Next, the bechamel sauce. I insist that this part is not hard, but it requires your UNDIVIDED ATTENTION. Turn your back on it just for a hot second, and you’ll create a white volcano. Also, I would not recommend doing this in advance, because it tastes SO MUCH BETTER when it’s fresh!

For the Bechamel Sauce, you’ll need:

  • 5 tbsp butter
  • 4 tbsp all-purpose white flour
  • 4 cups milk (whole milk is usually better for cooking)
  • 2 bay leaves
  • two pinches of white pepper (if you don’t have any, it’s worth the investment)
  • salt (to taste)
  • 2 cloves of garlic

In a medium saucepan, melt the butter on medium heat. (by the way, if you’re baking the lasagna in the oven, this is a good time to preheat your oven to 375˚F). Add the flour, and cook until golden brown (4-7 minutes), whisking at least every 10 seconds. While you’re doing this, heat the milk in another pot until it’s not (NOT boiling). When the roux (that’s the butter-flour base) is golden brown, start adding the milk one cup at the time, whisking continuously (this will be your workout for the night). The sauce is ready when it’s thickened enough that an inserted spoon comes out completely coated.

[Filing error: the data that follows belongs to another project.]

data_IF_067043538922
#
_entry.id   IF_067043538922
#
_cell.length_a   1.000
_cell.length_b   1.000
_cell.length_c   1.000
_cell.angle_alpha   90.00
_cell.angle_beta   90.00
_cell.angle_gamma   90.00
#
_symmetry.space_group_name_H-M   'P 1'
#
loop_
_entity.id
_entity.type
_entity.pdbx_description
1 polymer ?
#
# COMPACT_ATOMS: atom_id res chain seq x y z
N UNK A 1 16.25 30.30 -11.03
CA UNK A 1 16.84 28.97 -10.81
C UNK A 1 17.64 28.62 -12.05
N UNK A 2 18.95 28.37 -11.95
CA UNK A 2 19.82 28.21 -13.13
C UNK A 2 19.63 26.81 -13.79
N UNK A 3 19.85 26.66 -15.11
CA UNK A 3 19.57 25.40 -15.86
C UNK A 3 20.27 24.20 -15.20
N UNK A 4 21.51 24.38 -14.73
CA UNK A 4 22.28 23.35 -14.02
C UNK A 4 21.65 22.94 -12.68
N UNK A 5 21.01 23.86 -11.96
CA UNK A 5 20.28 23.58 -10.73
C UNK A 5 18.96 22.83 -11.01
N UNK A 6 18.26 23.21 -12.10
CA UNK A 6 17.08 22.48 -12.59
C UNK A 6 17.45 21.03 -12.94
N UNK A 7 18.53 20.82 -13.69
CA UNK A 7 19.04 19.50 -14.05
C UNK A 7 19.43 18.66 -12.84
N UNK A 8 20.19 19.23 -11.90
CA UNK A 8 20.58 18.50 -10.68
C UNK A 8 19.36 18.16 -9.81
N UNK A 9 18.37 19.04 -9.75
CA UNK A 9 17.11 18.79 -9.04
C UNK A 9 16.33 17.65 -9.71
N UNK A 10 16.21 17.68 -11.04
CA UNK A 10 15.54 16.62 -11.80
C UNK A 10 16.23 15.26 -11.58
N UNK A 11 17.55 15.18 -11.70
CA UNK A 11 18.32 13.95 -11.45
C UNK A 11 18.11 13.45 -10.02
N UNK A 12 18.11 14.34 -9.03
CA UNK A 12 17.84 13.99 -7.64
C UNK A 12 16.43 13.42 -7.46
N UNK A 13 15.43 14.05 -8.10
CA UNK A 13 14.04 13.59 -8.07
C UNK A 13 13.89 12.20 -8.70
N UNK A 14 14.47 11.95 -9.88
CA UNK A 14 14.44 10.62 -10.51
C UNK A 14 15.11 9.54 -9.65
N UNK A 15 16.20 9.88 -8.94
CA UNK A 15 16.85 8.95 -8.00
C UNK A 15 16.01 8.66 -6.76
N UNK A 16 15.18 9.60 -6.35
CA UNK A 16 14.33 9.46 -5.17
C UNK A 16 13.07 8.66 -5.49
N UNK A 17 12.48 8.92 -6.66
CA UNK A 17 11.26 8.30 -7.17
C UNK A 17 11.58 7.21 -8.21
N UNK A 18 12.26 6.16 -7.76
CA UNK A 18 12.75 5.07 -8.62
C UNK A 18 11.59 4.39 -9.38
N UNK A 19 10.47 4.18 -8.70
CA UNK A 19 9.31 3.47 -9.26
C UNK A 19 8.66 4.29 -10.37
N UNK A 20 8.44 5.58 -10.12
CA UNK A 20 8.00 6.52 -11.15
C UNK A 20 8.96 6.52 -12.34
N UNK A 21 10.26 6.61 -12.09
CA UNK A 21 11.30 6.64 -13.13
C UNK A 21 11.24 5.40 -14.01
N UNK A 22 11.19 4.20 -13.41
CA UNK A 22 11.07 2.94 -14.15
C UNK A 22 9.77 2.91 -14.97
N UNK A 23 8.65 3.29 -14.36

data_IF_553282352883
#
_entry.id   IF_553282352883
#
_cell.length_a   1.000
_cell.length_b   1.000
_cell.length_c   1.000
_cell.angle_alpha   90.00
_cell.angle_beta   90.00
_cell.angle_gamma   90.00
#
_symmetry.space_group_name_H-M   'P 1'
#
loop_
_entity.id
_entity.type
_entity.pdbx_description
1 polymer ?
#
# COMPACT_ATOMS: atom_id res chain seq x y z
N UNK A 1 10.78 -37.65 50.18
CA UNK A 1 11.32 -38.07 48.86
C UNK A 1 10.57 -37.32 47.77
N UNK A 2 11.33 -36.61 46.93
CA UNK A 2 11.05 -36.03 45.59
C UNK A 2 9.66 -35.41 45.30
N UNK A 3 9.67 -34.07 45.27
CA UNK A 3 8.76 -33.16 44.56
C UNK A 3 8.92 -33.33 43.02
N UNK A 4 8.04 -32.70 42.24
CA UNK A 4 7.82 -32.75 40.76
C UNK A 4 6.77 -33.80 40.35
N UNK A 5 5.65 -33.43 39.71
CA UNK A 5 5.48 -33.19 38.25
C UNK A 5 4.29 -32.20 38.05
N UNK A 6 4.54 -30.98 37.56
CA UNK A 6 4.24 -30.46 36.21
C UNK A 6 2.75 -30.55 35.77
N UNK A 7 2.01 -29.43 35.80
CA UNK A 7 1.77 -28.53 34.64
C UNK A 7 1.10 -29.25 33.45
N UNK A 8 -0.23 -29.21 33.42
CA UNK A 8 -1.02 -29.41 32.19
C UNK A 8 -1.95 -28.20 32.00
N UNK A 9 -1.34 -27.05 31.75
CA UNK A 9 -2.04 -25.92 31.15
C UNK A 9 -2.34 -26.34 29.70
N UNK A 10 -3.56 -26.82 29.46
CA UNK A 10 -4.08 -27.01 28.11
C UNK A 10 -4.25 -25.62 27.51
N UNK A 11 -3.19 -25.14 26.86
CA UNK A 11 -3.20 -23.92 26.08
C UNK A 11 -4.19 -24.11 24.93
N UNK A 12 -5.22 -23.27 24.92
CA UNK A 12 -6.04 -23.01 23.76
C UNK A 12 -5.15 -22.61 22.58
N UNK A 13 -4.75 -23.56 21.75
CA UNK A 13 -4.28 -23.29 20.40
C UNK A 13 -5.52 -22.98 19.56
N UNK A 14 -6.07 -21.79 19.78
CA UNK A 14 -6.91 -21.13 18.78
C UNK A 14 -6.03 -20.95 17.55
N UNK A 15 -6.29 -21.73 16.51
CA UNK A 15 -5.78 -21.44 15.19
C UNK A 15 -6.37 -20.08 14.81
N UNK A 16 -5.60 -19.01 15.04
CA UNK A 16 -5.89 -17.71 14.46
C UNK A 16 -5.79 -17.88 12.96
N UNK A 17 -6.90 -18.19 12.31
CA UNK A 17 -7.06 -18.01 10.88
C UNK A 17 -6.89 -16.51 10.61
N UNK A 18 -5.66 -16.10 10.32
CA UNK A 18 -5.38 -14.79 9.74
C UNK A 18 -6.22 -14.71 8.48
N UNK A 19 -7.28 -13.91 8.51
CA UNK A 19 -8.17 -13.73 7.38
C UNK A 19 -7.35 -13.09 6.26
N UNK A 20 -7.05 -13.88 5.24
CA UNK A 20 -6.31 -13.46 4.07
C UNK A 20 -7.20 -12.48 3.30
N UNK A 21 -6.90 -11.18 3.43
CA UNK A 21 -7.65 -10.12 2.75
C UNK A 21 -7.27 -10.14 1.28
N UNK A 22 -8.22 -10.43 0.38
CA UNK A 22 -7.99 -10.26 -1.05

And now, for the fun part: assembly time! I lightly greased my crock pot with vegetable oil. If you’re baking yours in the oven, line the bottom & sides of a baking dish (big enough for lasagna pasta to fit) with aluminum foil, and preheat your oven to 375˚ F. Layer of pasta, layer of meat sauce, layer of bechamel, layer of pasta, layer of meat…you get where this is going. I usually work it out so that the top layer is covered with pasta and lightly with bechamel. If you care for parmesan, you can dust the top layer with that as well (fresh grated is even better).

For baking in the oven: cover the pan tightly with aluminum foil and cook for 1 hour. For crock potting: cook for 3-4 hours, or until a fork goes straight through the pasta.

 

 

It’s really that easy! 

A Thinner Me

Dear World,

I worked out today! [insert applause here] It felt good. Well, not the waking up at 5:15 AM part, and not remembering how the burn feels. But being productive at 6:30 AM, that felt great.

No cooking today. Sebastian made breakfast – he always makes breakfast, because in his opinion, I can’t fry eggs properly. And he’s right. So I make tea and sit back while he expertly flips our over-easies, no spatula or anything! He learned it from Alton Brown’s “Good Eats” (we love that show).